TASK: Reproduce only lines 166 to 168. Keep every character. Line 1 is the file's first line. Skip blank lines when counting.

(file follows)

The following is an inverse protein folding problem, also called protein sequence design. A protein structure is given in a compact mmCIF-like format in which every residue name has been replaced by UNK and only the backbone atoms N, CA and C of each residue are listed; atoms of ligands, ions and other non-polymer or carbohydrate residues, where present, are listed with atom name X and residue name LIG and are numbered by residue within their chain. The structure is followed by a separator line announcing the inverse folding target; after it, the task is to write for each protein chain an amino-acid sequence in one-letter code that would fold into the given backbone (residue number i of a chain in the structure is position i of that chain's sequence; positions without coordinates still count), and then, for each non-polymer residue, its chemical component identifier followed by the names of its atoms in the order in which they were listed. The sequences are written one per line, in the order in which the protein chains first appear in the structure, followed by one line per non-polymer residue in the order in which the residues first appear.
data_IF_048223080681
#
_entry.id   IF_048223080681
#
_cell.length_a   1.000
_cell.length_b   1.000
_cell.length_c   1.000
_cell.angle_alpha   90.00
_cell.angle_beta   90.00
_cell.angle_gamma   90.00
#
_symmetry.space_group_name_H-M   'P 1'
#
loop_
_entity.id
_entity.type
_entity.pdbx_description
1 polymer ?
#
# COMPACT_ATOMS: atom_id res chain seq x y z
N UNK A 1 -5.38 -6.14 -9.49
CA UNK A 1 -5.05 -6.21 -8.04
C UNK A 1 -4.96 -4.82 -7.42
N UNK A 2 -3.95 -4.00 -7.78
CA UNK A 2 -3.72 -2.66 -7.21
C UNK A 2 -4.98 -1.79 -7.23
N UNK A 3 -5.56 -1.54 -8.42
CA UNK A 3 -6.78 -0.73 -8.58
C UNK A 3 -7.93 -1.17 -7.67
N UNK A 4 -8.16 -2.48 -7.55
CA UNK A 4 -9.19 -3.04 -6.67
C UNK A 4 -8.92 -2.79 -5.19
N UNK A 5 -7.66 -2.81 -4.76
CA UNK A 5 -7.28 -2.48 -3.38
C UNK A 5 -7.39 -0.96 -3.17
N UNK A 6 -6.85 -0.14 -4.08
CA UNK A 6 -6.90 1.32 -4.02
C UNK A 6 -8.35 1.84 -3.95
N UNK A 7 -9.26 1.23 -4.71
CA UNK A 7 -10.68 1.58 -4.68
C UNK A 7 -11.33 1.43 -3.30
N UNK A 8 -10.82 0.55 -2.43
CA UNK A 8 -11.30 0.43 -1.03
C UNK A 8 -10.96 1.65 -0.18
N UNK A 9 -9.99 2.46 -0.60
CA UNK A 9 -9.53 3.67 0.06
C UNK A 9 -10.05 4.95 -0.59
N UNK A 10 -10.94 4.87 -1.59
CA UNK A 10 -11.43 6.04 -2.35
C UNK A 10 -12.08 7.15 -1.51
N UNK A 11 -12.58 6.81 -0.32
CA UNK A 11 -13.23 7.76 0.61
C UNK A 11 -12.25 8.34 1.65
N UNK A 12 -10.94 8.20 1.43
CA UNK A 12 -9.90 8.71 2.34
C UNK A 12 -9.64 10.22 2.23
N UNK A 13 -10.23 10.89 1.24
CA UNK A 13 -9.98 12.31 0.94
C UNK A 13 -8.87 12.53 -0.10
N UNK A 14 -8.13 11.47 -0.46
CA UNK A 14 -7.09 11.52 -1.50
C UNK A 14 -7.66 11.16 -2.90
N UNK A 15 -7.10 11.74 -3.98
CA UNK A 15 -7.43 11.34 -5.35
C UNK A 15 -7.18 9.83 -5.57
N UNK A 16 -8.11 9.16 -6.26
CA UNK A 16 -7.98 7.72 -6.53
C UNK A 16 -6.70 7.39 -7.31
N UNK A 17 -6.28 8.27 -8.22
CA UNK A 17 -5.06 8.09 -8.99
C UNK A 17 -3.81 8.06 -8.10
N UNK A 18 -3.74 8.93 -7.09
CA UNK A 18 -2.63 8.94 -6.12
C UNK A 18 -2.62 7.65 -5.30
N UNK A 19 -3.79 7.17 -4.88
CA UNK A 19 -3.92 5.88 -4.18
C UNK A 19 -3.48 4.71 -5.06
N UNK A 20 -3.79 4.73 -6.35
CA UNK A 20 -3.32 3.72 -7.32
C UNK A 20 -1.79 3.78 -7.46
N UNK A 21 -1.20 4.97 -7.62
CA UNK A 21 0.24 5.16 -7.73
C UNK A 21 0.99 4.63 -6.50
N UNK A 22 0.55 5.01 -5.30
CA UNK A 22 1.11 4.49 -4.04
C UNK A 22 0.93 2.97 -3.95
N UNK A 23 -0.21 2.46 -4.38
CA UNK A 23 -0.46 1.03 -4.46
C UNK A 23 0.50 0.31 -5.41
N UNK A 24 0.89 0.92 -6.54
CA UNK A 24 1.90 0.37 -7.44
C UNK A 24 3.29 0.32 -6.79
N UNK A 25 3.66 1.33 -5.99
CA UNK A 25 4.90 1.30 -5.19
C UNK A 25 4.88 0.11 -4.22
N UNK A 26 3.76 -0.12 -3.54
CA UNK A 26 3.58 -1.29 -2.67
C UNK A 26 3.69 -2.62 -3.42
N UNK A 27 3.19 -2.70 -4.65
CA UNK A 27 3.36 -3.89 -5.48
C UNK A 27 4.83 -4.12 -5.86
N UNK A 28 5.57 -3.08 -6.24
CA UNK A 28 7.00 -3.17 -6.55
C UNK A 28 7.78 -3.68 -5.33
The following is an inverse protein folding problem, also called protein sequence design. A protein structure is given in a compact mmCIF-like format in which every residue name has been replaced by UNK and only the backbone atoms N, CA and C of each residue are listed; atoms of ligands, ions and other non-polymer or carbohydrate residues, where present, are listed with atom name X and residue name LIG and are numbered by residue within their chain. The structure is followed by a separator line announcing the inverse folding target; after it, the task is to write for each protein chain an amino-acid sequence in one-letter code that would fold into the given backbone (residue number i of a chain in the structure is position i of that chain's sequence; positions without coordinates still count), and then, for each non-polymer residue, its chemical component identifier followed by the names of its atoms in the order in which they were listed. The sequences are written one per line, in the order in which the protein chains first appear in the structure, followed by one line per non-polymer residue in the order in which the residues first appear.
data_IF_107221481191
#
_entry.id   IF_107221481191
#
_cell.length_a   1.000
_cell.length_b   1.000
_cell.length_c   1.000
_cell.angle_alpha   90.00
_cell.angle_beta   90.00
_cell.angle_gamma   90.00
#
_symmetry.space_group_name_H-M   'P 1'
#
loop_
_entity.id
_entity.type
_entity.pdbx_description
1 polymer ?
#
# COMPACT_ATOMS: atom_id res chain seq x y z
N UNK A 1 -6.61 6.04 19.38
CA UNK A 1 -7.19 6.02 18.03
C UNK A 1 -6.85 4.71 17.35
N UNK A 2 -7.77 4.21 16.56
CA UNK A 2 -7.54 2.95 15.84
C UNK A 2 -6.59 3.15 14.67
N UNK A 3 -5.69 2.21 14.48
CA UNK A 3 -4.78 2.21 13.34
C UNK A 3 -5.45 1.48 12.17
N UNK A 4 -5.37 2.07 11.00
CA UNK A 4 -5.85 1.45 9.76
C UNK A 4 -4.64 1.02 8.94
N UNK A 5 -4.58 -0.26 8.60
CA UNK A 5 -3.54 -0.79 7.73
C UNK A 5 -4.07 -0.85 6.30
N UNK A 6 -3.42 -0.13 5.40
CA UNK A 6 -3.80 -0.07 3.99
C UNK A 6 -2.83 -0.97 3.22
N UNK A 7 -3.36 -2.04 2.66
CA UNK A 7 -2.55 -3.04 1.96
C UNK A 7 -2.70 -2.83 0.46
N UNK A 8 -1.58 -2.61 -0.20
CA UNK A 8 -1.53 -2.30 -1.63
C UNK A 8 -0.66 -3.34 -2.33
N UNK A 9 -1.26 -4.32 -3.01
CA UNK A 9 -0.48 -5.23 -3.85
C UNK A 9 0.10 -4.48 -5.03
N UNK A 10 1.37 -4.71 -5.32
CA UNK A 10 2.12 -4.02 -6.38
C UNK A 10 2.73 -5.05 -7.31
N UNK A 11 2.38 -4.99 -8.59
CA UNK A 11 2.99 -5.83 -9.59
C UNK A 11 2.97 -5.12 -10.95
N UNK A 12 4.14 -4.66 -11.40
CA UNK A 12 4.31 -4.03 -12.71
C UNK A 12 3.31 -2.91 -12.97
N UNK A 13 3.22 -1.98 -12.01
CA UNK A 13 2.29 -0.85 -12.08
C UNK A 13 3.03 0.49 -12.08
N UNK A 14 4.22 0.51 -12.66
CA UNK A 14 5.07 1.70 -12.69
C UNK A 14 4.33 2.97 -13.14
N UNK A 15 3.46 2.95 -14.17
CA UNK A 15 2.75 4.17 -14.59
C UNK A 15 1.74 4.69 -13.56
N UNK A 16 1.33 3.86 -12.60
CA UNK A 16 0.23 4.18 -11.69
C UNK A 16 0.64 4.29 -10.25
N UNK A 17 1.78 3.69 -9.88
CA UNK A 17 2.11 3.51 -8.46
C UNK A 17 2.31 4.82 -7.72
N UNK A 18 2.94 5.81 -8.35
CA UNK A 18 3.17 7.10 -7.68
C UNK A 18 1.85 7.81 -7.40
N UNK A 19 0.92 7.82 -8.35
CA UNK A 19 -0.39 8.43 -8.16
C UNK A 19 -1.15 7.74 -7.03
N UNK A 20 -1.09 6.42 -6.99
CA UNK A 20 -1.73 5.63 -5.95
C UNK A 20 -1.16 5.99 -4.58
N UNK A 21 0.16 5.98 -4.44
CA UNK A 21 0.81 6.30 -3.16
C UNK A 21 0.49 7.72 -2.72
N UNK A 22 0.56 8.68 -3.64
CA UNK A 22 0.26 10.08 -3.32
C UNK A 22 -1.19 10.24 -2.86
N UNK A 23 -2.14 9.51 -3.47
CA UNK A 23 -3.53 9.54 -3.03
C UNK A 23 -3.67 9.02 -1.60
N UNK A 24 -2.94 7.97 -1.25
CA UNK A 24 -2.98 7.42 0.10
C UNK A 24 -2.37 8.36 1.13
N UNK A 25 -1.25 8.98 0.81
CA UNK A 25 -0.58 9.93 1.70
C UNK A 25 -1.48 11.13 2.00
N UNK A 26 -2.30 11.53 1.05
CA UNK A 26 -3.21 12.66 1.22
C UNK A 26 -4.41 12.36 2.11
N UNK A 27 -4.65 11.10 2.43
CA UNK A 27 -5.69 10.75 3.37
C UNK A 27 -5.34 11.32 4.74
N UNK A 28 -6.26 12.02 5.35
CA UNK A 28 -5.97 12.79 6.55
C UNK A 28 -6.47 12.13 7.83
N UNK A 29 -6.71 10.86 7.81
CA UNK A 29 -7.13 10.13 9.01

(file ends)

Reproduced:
N UNK A 14 4.22 0.51 -12.66
CA UNK A 14 5.07 1.70 -12.69
C UNK A 14 4.33 2.97 -13.14